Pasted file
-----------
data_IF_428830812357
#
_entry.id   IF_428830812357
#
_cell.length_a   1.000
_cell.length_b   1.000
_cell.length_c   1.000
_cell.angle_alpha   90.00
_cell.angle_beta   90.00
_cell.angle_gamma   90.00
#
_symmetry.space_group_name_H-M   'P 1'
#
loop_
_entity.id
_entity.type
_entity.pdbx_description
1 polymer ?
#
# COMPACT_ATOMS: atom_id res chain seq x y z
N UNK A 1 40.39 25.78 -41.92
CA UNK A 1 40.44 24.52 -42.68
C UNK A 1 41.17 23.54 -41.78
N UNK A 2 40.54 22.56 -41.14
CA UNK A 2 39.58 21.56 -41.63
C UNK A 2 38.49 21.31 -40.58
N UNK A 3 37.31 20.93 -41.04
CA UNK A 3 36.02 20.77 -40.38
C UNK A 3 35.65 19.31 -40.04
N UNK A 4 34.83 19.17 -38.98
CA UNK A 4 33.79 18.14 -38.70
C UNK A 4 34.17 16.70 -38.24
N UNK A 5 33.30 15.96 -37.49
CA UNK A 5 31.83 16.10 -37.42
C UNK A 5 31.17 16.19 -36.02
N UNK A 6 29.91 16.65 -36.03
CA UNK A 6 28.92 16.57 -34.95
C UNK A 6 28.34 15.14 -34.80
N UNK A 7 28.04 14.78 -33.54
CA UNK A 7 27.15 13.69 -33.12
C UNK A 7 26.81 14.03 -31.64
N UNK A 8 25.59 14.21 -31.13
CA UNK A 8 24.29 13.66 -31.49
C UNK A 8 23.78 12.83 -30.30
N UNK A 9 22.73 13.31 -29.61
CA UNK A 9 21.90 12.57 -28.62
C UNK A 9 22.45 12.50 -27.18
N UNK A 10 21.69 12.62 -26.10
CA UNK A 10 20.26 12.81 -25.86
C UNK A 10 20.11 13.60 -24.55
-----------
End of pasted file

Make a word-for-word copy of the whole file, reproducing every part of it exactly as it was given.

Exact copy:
data_IF_428830812357
#
_entry.id   IF_428830812357
#
_cell.length_a   1.000
_cell.length_b   1.000
_cell.length_c   1.000
_cell.angle_alpha   90.00
_cell.angle_beta   90.00
_cell.angle_gamma   90.00
#
_symmetry.space_group_name_H-M   'P 1'
#
loop_
_entity.id
_entity.type
_entity.pdbx_description
1 polymer ?
#
# COMPACT_ATOMS: atom_id res chain seq x y z
N UNK A 1 40.39 25.78 -41.92
CA UNK A 1 40.44 24.52 -42.68
C UNK A 1 41.17 23.54 -41.78
N UNK A 2 40.54 22.56 -41.14
CA UNK A 2 39.58 21.56 -41.63
C UNK A 2 38.49 21.31 -40.58
N UNK A 3 37.31 20.93 -41.04
CA UNK A 3 36.02 20.77 -40.38
C UNK A 3 35.65 19.31 -40.04
N UNK A 4 34.83 19.17 -38.98
CA UNK A 4 33.79 18.14 -38.70
C UNK A 4 34.17 16.70 -38.24
N UNK A 5 33.30 15.96 -37.49
CA UNK A 5 31.83 16.10 -37.42
C UNK A 5 31.17 16.19 -36.02
N UNK A 6 29.91 16.65 -36.03
CA UNK A 6 28.92 16.57 -34.95
C UNK A 6 28.34 15.14 -34.80
N UNK A 7 28.04 14.78 -33.54
CA UNK A 7 27.15 13.69 -33.12
C UNK A 7 26.81 14.03 -31.64
N UNK A 8 25.59 14.21 -31.13
CA UNK A 8 24.29 13.66 -31.49
C UNK A 8 23.78 12.83 -30.30
N UNK A 9 22.73 13.31 -29.61
CA UNK A 9 21.90 12.57 -28.62
C UNK A 9 22.45 12.50 -27.18
N UNK A 10 21.69 12.62 -26.10
CA UNK A 10 20.26 12.81 -25.86
C UNK A 10 20.11 13.60 -24.55